• Technology verification underway
Establishment of a local SWH
manufacturing industry
• Promote local manufacturing capacity to support the SWH rollout programme.
• Programme currently on hold until local content designation finalised
Wind energy components
• Windtower plant established in the Coega Industrial Development Zone
• Next step is to increase local content of parts and components
Fabrication and components supply into the nuclear build programme
Localisation and technology transfer partnerships with multinationals
Fuel Supply facility
Development of non-energy nuclear applications
Shale gas
• Development of a components industry in anticipation of the expected shale gas boom.
• Depends on the verification of large gas deposits in the Karoo.
• Large gas finding off the Mozambiquen coast could also stimulate domestic
manufacturing industrues
Expected Outcomes
Increase utilization of upstream and down stream industries
Increased employment in the manufacturing sector
Promote participation of Black entrepreneurs in the manufacturing sector
Increase local content
Reduce import leakage
Increase exports into Rest of Africa
Three Key Issues to Consider
• Issue 1: Strengthen the Material Sciences – The Building Blocks for Industrial
• Issue 2: Decide Where We Fit Into Global Value Chains
• Issue 3: If We Want to Develop – Diversify and Export
Issue 1: Strengthen the Material Sciences – The Building Blocks for
Industrial Development
• Vastly increase the capacity and capability of research institutions to assist
industries with materials and engineering R&D.
• Invest in necessary analytical and testing equipment to support industries.
• Get material scientists and engineers to collaborate in developing new
materials and products for industrial applications.
Strengthen Research
Invest in Material
Sciences and
• Invest in the material sciences and engineering capabilities of universities.
• Offer generous graduate and post-graduate (including PhDs) bursaries to
students with mandatory work obligations.
• Increase educational support programmes for students.
Invest in new generation of maths and science teachers.
Increase educational spending and support for maths and sciences.
Encourage kids to do maths and science.
Promote excellence in teaching and learning.
Issue 2: Decide Where Fit Into Global Value Chains
Make Choices
Acquire Know How
Develop Own
Choose our battles carefully – not everything can be manufactured here.
Link our participation in value chain to our materials, capabilities and skills base.
Choose proximate opportunities where we can easily draw on our existing capabilities.
Decide which value chains we are going to fully develop, e.g. automotive, PGMs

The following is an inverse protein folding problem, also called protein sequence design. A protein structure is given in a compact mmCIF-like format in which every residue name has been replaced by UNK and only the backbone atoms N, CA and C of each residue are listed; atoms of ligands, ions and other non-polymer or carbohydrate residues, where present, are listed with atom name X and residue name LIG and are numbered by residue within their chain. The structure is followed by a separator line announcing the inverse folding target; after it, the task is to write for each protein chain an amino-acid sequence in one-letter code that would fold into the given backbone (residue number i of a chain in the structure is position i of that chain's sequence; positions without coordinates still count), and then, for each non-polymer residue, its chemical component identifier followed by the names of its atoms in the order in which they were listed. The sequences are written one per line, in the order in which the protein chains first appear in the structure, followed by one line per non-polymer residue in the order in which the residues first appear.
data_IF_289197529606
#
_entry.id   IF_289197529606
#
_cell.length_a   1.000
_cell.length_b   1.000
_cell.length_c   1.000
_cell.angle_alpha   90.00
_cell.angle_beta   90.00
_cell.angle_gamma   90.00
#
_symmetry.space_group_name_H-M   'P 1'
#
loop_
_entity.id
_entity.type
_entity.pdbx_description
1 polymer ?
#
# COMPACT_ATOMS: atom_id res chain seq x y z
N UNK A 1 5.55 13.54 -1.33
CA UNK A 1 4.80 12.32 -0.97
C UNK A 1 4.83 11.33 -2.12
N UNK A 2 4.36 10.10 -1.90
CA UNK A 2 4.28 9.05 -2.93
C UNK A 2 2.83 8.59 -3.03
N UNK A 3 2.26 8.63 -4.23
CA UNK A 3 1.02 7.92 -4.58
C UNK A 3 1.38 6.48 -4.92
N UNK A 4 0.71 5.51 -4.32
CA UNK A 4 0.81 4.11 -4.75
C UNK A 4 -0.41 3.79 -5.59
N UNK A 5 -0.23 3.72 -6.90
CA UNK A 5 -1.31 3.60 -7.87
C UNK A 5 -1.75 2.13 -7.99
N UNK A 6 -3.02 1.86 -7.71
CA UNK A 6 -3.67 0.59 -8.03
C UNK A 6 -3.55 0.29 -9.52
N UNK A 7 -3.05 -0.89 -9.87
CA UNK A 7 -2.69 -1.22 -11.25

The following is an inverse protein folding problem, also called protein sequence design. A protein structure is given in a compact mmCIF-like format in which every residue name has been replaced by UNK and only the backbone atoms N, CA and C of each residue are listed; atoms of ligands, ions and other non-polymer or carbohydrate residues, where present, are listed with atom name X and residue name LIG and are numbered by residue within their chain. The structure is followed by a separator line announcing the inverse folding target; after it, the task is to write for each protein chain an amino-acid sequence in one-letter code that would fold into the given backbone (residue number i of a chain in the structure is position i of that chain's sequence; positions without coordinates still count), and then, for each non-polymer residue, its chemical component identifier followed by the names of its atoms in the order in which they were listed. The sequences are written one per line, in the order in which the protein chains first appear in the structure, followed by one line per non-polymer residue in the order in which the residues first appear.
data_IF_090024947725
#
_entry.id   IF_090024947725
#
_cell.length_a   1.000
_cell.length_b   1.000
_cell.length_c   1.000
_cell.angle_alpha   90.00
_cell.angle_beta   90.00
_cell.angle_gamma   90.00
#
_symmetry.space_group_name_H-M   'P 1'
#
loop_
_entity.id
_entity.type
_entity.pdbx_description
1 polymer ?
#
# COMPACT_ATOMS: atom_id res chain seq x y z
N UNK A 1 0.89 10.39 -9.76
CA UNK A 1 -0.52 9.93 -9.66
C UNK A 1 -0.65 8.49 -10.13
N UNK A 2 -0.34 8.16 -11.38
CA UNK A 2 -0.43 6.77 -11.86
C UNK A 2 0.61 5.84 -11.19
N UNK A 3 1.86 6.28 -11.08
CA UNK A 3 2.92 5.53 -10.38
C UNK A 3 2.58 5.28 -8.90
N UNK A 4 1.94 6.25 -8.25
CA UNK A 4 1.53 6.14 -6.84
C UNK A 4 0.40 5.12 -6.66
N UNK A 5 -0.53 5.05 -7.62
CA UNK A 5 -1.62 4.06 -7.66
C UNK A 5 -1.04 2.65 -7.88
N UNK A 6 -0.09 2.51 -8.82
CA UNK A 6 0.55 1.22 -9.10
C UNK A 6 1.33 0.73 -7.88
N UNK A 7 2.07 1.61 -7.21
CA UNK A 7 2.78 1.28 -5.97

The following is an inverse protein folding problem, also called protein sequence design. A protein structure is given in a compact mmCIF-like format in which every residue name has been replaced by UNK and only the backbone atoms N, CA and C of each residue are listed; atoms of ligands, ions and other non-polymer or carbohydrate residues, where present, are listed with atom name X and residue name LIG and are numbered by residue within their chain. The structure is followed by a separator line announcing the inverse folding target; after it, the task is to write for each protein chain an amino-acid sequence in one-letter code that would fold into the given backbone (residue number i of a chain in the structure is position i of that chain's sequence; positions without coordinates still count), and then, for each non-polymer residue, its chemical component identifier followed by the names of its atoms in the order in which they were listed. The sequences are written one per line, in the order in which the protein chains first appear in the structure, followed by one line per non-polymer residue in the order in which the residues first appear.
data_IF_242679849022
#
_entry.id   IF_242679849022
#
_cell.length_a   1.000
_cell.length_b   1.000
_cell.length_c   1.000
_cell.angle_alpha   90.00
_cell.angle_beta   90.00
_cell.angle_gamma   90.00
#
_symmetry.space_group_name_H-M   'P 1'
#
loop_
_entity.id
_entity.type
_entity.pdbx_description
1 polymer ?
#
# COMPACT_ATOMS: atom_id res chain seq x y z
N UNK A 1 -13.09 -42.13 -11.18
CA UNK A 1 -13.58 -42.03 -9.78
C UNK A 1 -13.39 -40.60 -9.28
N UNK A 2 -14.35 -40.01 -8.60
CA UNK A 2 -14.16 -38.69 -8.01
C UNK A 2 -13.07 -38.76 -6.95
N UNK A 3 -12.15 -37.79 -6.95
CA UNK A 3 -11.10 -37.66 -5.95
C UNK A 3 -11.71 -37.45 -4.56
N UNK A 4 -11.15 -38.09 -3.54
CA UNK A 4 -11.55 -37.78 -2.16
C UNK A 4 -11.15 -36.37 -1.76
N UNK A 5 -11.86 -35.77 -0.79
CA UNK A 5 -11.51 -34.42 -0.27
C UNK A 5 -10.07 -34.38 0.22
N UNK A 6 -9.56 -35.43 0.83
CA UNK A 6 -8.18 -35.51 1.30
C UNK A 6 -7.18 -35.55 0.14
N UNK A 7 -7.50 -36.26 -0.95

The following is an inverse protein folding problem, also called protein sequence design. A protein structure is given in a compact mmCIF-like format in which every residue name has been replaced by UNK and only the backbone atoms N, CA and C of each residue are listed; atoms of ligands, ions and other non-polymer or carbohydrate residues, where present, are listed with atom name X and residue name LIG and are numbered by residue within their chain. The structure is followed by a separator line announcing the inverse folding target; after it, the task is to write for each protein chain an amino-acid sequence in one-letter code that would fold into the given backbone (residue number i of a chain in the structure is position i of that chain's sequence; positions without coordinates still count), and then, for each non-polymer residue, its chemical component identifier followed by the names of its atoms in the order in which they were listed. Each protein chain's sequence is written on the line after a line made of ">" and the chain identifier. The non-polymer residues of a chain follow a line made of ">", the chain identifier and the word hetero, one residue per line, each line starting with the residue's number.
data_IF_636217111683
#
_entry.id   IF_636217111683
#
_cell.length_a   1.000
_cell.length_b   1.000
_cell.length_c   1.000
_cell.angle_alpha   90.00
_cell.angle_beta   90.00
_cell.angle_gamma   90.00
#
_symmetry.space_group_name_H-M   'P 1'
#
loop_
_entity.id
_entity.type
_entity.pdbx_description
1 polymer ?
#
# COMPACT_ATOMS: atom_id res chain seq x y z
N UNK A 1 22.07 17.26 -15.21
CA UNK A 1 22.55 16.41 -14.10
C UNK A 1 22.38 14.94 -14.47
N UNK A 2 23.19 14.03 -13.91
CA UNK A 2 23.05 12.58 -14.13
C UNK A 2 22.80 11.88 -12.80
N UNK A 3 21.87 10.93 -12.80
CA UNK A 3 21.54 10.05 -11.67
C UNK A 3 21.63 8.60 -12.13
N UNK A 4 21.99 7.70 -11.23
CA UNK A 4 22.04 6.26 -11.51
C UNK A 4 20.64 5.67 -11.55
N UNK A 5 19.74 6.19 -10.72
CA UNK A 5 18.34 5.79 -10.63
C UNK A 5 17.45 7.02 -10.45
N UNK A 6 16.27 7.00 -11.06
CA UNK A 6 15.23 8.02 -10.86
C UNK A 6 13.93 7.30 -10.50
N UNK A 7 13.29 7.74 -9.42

• Leverage market access, subsidies and incentives to acquire technology and know
• Engage with OEMs to localise assembly/manufacturing.
• Engage with OEMs to localise supplier industries.
• Use foreign technology to develop own technologies through transfer
• Develop reference technologies based on foreign technology.
• Improve reference technologies with subsequent models.
Issue 3: If We Want to Develop – Diversify and Export
Opportunities to Capture
Market Share
South African exports lags global peers, but opportunities to
capture market share
Top Ten Exports – Japan, Germany and USA
• Common products in key developing country
export baskets:
Electronic Equipment
Top Ten Exports – South Korea, China and SA
• Common products in Korea and China export basket
similar to developing countries:
Electronic Equipment
• SA high concentration of basic materials in top ten
export basket:
Basic Iron and Steel
Basic Precious and Non-ferrous Metals
Basic Chemicals
Back up slides
Mining and mineral beneficiation:
Constraints to downstream beneficiation in South Africa
South Africa has successfully achieved stages 1, 2 and 3 (upstream) beneficiation levels for most metals and
industrial minerals such as PGMs, chrome, coal and iron ore. However, it has been less successful in
achieving stage-4 (downstream) beneficiation for a number of reasons as outlined below:
 Minerals Energy Complex (MEC) argument – South Africa’s economic structure favours upstream
concentration through investments in capital and energy-intensive upstream mineral exploitation and
beneficiation (i.e. stage 1, 2 and 3 beneficiation), to the detriment of expanding downstream labourintensive industries and increasing economic diversification (i.e. stage 4 beneficiation).
 Anti-competitive pricing of inputs – highly concentrated and dominant upstream producers exercise
market power over prices of inputs such as steel and chemicals into downstream production (e.g.
charges of import parity pricing have been levelled against ArcelorMittal and Sasol).
 High relative cost structures – South Africa’s relative cost structures for labour-intensive production
may be higher than those of its competitor countries. These could include wage and salary costs, energy
costs, as well as transportation and logistics costs. High cost structures undermine the country’s
competitiveness and are further intensified/compromised by sustained currency appreciation and
excessive volatility.